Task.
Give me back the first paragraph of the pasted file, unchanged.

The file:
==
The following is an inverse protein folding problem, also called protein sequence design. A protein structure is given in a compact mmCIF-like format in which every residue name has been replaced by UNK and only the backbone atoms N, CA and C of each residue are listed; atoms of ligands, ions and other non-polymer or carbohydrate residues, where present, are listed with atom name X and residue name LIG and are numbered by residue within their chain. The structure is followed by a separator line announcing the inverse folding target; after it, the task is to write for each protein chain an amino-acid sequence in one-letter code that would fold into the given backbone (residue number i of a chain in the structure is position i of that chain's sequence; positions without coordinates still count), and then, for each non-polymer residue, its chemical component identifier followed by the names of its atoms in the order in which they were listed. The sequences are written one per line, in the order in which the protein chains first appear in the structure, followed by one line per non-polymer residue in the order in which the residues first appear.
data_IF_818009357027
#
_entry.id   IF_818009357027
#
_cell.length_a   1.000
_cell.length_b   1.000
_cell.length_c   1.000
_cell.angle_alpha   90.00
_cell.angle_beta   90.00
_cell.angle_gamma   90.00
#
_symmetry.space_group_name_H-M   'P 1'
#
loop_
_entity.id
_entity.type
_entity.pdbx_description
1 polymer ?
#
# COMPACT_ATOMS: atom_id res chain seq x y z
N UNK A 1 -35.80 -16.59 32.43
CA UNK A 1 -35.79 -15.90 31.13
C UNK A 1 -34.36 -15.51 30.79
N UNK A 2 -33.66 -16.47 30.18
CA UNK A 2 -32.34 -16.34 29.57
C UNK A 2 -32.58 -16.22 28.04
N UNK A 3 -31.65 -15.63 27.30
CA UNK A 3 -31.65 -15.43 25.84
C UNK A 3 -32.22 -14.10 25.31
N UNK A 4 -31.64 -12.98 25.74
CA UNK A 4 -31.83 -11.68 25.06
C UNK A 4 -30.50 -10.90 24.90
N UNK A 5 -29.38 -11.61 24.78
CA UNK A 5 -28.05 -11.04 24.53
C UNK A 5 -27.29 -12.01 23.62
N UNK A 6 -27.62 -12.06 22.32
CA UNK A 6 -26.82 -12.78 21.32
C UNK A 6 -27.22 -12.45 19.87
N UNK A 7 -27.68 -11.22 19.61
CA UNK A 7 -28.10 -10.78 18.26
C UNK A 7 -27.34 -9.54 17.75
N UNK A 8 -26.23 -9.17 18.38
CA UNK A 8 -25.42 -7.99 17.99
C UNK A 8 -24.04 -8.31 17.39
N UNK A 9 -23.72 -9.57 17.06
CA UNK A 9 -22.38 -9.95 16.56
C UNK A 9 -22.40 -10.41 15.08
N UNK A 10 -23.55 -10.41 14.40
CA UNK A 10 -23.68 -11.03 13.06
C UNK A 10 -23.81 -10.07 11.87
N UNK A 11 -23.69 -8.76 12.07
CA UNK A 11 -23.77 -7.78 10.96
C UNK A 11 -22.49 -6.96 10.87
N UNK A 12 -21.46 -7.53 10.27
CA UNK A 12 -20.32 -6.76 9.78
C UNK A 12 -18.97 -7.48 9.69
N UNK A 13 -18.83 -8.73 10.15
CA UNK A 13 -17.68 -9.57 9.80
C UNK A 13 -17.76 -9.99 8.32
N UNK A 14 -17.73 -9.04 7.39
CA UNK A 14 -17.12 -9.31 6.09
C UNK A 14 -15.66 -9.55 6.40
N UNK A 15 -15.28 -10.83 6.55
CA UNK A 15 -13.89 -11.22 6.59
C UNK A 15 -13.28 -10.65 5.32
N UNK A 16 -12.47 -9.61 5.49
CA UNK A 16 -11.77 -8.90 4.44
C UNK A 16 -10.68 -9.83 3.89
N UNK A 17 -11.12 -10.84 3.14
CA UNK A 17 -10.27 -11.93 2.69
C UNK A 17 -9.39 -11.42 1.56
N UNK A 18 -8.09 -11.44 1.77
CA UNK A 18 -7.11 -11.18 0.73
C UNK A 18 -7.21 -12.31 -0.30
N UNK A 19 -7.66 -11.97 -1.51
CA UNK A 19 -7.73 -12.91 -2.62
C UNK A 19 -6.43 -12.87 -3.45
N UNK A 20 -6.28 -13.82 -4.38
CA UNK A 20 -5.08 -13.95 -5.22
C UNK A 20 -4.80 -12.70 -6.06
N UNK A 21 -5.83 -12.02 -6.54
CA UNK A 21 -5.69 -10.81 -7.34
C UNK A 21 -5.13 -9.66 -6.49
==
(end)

The following is an inverse protein folding problem, also called protein sequence design. A protein structure is given in a compact mmCIF-like format in which every residue name has been replaced by UNK and only the backbone atoms N, CA and C of each residue are listed; atoms of ligands, ions and other non-polymer or carbohydrate residues, where present, are listed with atom name X and residue name LIG and are numbered by residue within their chain. The structure is followed by a separator line announcing the inverse folding target; after it, the task is to write for each protein chain an amino-acid sequence in one-letter code that would fold into the given backbone (residue number i of a chain in the structure is position i of that chain's sequence; positions without coordinates still count), and then, for each non-polymer residue, its chemical component identifier followed by the names of its atoms in the order in which they were listed. The sequences are written one per line, in the order in which the protein chains first appear in the structure, followed by one line per non-polymer residue in the order in which the residues first appear.